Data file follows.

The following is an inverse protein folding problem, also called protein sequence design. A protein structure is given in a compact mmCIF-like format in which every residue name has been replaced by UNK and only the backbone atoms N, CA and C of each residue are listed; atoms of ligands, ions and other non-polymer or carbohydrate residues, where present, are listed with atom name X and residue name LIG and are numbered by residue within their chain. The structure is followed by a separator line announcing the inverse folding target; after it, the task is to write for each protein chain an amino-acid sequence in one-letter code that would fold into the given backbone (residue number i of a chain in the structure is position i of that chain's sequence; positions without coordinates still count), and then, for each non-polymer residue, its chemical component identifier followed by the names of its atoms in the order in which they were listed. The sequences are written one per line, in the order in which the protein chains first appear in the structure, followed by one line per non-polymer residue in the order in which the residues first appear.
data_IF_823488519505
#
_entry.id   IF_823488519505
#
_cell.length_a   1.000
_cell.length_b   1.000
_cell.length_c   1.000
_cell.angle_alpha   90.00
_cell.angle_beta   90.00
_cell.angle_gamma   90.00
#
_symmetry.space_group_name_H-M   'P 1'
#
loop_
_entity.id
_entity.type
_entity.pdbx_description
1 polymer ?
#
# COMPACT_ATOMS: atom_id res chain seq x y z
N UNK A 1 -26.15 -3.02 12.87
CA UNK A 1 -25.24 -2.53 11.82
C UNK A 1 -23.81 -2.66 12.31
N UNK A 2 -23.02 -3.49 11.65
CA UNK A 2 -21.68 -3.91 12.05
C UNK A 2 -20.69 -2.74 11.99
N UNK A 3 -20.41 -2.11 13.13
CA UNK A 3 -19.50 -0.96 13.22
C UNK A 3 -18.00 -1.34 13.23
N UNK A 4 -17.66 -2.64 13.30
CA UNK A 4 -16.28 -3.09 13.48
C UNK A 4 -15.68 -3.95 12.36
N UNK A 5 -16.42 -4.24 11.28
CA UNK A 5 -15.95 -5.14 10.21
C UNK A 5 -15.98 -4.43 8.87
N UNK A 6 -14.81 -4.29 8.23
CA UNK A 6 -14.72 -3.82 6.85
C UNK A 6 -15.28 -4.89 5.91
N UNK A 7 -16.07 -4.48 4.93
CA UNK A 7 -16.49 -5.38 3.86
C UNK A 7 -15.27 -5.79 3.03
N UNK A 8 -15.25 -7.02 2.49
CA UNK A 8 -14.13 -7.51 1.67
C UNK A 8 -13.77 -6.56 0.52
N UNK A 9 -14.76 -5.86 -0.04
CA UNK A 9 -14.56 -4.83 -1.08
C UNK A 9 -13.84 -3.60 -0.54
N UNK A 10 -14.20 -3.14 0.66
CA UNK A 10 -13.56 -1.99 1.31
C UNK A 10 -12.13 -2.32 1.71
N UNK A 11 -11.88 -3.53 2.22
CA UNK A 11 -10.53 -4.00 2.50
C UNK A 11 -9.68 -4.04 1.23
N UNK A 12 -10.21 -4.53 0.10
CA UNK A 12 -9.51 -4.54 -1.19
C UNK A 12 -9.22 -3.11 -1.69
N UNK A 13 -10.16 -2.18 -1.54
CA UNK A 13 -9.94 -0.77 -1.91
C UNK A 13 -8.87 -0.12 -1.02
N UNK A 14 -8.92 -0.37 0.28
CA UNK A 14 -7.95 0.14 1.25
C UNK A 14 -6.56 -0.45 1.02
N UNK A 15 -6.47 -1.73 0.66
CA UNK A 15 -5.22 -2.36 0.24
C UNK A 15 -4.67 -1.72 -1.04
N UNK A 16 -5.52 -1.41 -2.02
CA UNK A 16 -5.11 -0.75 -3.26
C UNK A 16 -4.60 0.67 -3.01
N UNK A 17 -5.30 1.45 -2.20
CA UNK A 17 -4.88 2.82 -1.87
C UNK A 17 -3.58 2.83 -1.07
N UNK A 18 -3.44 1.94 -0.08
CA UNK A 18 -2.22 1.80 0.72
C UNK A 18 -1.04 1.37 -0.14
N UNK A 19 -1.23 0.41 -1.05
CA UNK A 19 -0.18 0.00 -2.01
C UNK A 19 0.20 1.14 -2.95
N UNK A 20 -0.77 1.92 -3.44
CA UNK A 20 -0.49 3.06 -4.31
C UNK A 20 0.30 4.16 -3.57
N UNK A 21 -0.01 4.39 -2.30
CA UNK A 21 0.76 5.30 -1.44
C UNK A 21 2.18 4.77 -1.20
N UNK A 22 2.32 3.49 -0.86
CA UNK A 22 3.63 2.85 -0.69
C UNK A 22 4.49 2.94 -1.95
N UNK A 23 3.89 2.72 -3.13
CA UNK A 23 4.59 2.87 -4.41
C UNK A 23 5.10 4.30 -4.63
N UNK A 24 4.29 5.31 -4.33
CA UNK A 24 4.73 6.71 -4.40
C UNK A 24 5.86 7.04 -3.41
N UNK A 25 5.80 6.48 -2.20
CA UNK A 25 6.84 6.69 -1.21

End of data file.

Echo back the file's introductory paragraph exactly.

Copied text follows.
The following is an inverse protein folding problem, also called protein sequence design. A protein structure is given in a compact mmCIF-like format in which every residue name has been replaced by UNK and only the backbone atoms N, CA and C of each residue are listed; atoms of ligands, ions and other non-polymer or carbohydrate residues, where present, are listed with atom name X and residue name LIG and are numbered by residue within their chain. The structure is followed by a separator line announcing the inverse folding target; after it, the task is to write for each protein chain an amino-acid sequence in one-letter code that would fold into the given backbone (residue number i of a chain in the structure is position i of that chain's sequence; positions without coordinates still count), and then, for each non-polymer residue, its chemical component identifier followed by the names of its atoms in the order in which they were listed. The sequences are written one per line, in the order in which the protein chains first appear in the structure, followed by one line per non-polymer residue in the order in which the residues first appear.